Genesis Motors is slowly but steadily beginning to reap the rewards of a plan it has put into motion after spinning off from its parent brand, Hyundai. A former luxury model at the high end of the Hyundai lineup is now a brand of its own whose portfolio is growing by the day. By 2020, the luxury South Korean car maker is expected to field no fewer than six distinctive models including two all-new crossover SUVs. They’re also expected to completely overhaul their initial large sedan offerings and introduce another sporty coupe based on their platform. Before we take a look at what the 2020 Genesis lineup will have to offer, let us first focus on the company’s sales figures and their projections in the U.S.
The Korean automaker’s first full model year in the U.S. saw them marketing 20,612 of their full-size sedans. Most of that figure goes on the smaller G80 with the proportion going 4:1 in its favor against the G90. Although they’ve since introduced the new G70 compact (late 2018 arrival), company’s 2018 figures have unexpectedly deteriorated compared to 2017. Exactly 10,312 models sold in the U.S. during 2018 means the Korean company has recorded 50 percent less deliveries than they had accomplished in 2018.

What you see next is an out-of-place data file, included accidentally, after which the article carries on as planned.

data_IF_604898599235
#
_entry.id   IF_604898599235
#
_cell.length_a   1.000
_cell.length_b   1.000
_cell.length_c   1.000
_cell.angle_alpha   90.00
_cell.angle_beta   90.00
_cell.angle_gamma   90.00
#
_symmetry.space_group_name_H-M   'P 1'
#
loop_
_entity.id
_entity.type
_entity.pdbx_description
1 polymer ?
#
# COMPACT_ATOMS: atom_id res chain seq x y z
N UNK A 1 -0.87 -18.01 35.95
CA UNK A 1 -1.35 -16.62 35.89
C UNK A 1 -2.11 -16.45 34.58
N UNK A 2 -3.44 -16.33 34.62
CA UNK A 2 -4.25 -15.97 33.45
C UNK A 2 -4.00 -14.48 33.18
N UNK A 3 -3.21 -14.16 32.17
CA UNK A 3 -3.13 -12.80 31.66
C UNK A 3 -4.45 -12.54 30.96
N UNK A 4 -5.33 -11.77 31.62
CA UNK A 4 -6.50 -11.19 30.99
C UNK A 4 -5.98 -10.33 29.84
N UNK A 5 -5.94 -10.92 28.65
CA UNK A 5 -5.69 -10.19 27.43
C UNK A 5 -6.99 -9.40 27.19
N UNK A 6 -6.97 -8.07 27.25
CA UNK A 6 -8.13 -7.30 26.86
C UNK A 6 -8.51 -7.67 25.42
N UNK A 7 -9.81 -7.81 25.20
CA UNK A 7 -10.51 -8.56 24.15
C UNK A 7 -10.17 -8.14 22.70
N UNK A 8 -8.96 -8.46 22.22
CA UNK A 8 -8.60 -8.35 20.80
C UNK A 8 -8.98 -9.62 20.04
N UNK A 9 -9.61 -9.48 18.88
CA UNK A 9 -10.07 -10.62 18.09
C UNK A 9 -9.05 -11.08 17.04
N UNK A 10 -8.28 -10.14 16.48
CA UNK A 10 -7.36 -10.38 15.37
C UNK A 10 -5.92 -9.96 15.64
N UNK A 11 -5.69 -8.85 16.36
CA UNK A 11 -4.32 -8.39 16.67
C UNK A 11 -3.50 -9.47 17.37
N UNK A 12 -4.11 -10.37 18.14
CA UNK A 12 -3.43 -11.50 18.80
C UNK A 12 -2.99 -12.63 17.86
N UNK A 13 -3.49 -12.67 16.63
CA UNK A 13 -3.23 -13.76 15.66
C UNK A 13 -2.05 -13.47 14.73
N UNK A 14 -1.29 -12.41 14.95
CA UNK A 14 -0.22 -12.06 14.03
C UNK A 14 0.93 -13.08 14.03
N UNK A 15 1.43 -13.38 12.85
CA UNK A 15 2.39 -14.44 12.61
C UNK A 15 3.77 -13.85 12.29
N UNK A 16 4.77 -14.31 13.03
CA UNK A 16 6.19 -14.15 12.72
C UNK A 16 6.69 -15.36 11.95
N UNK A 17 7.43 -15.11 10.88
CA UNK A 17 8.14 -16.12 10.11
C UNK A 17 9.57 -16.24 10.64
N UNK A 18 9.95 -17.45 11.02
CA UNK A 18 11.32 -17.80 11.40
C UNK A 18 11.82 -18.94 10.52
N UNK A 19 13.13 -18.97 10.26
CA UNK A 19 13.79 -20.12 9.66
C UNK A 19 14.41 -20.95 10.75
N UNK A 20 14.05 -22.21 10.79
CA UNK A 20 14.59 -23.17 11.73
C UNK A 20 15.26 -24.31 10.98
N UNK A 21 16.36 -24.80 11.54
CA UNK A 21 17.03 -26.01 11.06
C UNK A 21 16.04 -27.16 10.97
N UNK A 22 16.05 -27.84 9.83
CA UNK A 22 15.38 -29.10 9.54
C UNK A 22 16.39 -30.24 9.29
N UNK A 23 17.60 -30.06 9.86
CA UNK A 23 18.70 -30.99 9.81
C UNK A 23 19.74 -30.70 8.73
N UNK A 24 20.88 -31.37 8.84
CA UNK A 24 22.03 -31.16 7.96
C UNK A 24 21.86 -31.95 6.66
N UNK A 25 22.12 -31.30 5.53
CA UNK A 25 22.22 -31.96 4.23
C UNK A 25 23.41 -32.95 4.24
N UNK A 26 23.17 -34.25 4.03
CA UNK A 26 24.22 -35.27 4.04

This surprising loss of market share is expected to be mitigated by the introduction of the above mentioned new models in 2019 and 2020. The compact G70 sedan began weaving its magic after a slight delay and it’ll easily become the brand’s best-selling model in 2019. The remainder of forthcoming models, on the other hand, will be doing their bit in 2020 and 2021.
But why is Genesis having such a tough time getting a break in the U.S.? Especially considering the fact they offer more bang for the buck compared to any other luxury automaker out there, and provide more than a generous warranty?